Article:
SHORE CHRISTIAN CENTER, Squankum Rd, Wall, NJ
Edited and greatly reduced by Russell Earl Kelly, PHD, January 31, 2010.
On January 30, 2010 APP.com writer Jason Method wrote a continuing article about G. Dewey Friedel, the 60-year-old, pastor of Shore Christian Center in Wall, NJ.
Friedel is a Prosperity Preacher who has built an overpriced and overbudgeted amphitheater-style church which has shrunk from 1200 to 300 members and is being taken over in bankruptcy on February 3, 2010. The church began in 1979.
He says that the devil and a "spirit of control" were attacking the church but that great things were coming.
Friedel has already lost his second home in Lee County, Miami, Florida.
He wanted to build his own worldwide network similar to the Trinity Broadcasting Network saying "If we offer what we have, he's going to do something with it."
The church was foreclosed on in July because Shore Christian Center could not make payments on its $4.7 million mortgage.
"It is unusual for any church to be foreclosed on, experts say, but there is special irony for a pastor who is an adherent to a strain of Christianity known as the prosperity gospel" says Method.
Friedel's consistent message over the years has been: God is going to bless believers' lives with bigger houses, better jobs and more money.
Friedel, who dresses in designer clothes like the leather sport coat he wore one recent Sunday, has seemed to personally enjoy that heavenly blessing for years. He lives in a spacious house, assessed at $747,600, with two driveways and a pool, writes books, appears regularly on national Christian television, and socializes with famous preachers and Major League Baseball players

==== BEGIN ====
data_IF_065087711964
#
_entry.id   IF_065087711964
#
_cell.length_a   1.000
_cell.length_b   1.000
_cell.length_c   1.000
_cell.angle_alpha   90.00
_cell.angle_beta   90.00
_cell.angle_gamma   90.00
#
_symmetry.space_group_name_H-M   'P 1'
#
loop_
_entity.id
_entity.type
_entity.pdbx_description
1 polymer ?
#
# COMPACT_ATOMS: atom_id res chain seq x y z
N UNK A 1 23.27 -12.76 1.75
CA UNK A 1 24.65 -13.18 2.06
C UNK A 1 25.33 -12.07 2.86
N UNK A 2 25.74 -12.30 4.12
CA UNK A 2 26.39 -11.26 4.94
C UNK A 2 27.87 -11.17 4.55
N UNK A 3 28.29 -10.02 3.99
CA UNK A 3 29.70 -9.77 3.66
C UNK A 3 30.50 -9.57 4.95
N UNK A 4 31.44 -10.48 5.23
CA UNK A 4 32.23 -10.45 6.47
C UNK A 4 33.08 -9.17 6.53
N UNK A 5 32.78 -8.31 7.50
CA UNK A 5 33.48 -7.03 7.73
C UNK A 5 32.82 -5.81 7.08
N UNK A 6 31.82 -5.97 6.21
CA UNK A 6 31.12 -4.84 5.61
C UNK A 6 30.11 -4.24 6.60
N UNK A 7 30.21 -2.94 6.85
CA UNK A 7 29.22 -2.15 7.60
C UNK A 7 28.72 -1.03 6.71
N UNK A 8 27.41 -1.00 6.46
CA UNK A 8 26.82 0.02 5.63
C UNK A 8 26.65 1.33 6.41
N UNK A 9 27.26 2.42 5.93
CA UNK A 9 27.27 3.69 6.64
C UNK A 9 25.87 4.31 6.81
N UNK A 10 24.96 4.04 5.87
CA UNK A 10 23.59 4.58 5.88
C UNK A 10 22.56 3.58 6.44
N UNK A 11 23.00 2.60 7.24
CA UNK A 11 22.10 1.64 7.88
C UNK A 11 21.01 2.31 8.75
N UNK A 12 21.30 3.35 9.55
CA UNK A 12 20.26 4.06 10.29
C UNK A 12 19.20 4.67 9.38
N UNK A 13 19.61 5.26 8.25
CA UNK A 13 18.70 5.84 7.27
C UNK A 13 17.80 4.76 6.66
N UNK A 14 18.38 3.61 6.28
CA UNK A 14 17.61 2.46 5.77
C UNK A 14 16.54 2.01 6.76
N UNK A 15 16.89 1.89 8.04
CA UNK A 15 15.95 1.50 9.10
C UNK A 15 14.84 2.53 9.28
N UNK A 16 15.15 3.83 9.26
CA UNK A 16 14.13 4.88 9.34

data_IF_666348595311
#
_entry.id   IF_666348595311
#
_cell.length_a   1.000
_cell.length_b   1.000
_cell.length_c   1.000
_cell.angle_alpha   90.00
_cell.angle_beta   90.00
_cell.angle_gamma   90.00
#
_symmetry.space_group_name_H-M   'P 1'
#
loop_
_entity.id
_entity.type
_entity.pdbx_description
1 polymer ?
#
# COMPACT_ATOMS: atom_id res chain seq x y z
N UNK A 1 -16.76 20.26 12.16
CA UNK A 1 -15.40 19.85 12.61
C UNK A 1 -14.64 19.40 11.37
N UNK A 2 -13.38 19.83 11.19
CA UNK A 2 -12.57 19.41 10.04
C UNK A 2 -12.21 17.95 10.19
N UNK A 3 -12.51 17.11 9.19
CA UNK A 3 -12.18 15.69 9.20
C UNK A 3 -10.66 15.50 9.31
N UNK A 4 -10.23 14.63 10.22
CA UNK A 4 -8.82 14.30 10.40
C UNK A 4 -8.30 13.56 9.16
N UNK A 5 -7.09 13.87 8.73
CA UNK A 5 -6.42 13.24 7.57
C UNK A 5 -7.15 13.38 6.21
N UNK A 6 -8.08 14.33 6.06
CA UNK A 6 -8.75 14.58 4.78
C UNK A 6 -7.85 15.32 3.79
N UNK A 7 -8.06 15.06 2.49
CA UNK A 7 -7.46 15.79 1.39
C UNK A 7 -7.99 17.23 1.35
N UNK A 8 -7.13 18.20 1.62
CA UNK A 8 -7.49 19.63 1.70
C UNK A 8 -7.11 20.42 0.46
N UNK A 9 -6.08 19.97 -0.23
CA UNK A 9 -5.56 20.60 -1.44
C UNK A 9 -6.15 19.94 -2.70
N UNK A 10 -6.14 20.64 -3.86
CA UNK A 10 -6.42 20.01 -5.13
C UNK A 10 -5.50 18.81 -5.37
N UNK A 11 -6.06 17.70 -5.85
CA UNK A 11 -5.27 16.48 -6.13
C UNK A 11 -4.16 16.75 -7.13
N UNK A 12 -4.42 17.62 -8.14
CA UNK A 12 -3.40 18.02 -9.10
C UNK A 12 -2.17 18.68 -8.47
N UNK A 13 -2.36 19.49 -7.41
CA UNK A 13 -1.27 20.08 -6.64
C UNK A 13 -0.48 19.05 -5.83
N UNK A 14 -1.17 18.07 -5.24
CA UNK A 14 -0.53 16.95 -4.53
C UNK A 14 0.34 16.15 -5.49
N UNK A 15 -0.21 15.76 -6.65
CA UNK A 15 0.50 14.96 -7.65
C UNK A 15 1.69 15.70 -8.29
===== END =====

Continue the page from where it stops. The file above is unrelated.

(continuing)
Until this year, he owned two condos in Florida, before they were both lost to foreclosure.
Church finances fell apart after its adjustable rate mortgage changed from $23,000 to $47,000 a month. Friedel, who declined to be interviewed by communicated via e-mail, has been promising for years that a huge donation is coming through the United Nations, China and Saudi Arabia and that "all participants involved with the U.S. Treasury had to and did pass an FBI and CIA inspection." He and the church have declined to provide specific information about the deal.
A senior program officer for the United Nations Fund for International Partnerships said that neither that office nor the United Nations Foundation had any involvement with the church.
Friedel's wife, Ronda, 61, is co-pastor and son Isaac, 25, as assistant pastor.
Nancy Bensing, 59, and her husband have been very active supporters now
say the church has reaped what it has sown. "I'm mad at myself — for buying all that bull-crap all these years."
A graduate of Oral Roberts University and Princeton Theological Seminary, Friedel had served as a missionary in India and Methodist minister in Avon before taking off to start his own church.
In 1999, the church added a 36,000-square-foot multipurpose complex,
Evangelist Oral Roberts visited the church twice. Around 2005, the church appeared to reach its crest of 1200.
With membership high, the church borrowed $4.5 million, refinancing previous debt and spending some for needed renovations on the original building. "We are not too small to accomplish this forty million dollar project."